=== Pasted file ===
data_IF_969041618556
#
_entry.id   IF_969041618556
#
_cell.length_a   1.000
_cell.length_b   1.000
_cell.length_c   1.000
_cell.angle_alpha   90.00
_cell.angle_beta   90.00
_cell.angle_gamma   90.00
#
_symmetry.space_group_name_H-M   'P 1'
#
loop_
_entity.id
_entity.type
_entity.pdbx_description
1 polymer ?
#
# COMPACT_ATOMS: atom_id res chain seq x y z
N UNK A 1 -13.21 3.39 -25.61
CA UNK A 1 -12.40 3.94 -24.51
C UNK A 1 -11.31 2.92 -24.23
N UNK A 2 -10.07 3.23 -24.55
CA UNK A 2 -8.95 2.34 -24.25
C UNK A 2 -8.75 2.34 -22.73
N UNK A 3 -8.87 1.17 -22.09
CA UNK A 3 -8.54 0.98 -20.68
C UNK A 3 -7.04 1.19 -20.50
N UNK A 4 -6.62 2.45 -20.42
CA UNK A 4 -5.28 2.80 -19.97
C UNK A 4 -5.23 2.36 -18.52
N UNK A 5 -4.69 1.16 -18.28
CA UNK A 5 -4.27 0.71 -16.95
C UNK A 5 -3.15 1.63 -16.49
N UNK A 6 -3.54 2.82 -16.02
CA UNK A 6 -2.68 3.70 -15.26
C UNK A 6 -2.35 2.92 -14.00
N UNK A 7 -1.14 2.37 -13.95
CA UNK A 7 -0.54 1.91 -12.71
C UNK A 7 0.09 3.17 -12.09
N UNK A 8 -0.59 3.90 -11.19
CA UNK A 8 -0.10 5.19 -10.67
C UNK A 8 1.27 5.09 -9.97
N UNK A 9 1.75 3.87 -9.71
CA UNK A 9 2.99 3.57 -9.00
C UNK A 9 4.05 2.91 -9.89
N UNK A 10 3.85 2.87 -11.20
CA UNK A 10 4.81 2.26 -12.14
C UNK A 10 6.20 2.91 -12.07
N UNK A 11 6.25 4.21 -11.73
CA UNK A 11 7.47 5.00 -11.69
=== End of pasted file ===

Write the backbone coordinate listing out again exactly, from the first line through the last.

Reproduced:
data_IF_969041618556
#
_entry.id   IF_969041618556
#
_cell.length_a   1.000
_cell.length_b   1.000
_cell.length_c   1.000
_cell.angle_alpha   90.00
_cell.angle_beta   90.00
_cell.angle_gamma   90.00
#
_symmetry.space_group_name_H-M   'P 1'
#
loop_
_entity.id
_entity.type
_entity.pdbx_description
1 polymer ?
#
# COMPACT_ATOMS: atom_id res chain seq x y z
N UNK A 1 -13.21 3.39 -25.61
CA UNK A 1 -12.40 3.94 -24.51
C UNK A 1 -11.31 2.92 -24.23
N UNK A 2 -10.07 3.23 -24.55
CA UNK A 2 -8.95 2.34 -24.25
C UNK A 2 -8.75 2.34 -22.73
N UNK A 3 -8.87 1.17 -22.09
CA UNK A 3 -8.54 0.98 -20.68
C UNK A 3 -7.04 1.19 -20.50
N UNK A 4 -6.62 2.45 -20.42
CA UNK A 4 -5.28 2.80 -19.97
C UNK A 4 -5.23 2.36 -18.52
N UNK A 5 -4.69 1.16 -18.28
CA UNK A 5 -4.27 0.71 -16.95
C UNK A 5 -3.15 1.63 -16.49
N UNK A 6 -3.54 2.82 -16.02
CA UNK A 6 -2.68 3.70 -15.26
C UNK A 6 -2.35 2.92 -14.00
N UNK A 7 -1.14 2.37 -13.95
CA UNK A 7 -0.54 1.91 -12.71
C UNK A 7 0.09 3.17 -12.09
N UNK A 8 -0.59 3.90 -11.19
CA UNK A 8 -0.10 5.19 -10.67
C UNK A 8 1.27 5.09 -9.97
N UNK A 9 1.75 3.87 -9.71
CA UNK A 9 2.99 3.57 -9.00
C UNK A 9 4.05 2.91 -9.89
N UNK A 10 3.85 2.87 -11.20
CA UNK A 10 4.81 2.26 -12.14
C UNK A 10 6.20 2.91 -12.07
N UNK A 11 6.25 4.21 -11.73
CA UNK A 11 7.47 5.00 -11.69